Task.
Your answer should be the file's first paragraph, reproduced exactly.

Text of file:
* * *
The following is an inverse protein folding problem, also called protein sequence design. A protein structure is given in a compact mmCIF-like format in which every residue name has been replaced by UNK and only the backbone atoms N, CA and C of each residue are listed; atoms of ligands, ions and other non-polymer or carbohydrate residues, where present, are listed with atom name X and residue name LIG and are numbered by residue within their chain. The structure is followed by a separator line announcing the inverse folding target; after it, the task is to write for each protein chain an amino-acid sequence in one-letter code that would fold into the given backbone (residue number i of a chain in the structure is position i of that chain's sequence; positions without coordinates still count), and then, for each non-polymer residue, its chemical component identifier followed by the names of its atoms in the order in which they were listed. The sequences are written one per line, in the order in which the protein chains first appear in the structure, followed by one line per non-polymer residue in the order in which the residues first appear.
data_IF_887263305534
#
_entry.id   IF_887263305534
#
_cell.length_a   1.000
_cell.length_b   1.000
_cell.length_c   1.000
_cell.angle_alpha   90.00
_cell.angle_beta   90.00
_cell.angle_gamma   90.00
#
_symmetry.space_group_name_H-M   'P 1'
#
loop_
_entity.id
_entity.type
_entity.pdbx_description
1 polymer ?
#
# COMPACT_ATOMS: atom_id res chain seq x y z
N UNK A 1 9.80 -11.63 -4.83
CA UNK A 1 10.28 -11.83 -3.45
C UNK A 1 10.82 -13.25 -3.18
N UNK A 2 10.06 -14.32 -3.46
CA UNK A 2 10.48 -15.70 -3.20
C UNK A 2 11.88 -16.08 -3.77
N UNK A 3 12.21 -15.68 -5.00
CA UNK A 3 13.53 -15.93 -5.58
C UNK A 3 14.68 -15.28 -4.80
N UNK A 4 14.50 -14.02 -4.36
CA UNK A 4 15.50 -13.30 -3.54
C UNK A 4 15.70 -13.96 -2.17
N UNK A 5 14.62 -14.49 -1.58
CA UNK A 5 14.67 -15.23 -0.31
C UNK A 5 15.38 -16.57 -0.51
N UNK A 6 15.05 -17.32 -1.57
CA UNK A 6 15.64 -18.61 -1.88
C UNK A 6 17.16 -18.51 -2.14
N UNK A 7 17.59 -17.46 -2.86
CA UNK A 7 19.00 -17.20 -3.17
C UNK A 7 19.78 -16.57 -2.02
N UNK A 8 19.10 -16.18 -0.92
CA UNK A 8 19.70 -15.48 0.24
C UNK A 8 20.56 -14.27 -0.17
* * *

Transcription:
The following is an inverse protein folding problem, also called protein sequence design. A protein structure is given in a compact mmCIF-like format in which every residue name has been replaced by UNK and only the backbone atoms N, CA and C of each residue are listed; atoms of ligands, ions and other non-polymer or carbohydrate residues, where present, are listed with atom name X and residue name LIG and are numbered by residue within their chain. The structure is followed by a separator line announcing the inverse folding target; after it, the task is to write for each protein chain an amino-acid sequence in one-letter code that would fold into the given backbone (residue number i of a chain in the structure is position i of that chain's sequence; positions without coordinates still count), and then, for each non-polymer residue, its chemical component identifier followed by the names of its atoms in the order in which they were listed. The sequences are written one per line, in the order in which the protein chains first appear in the structure, followed by one line per non-polymer residue in the order in which the residues first appear.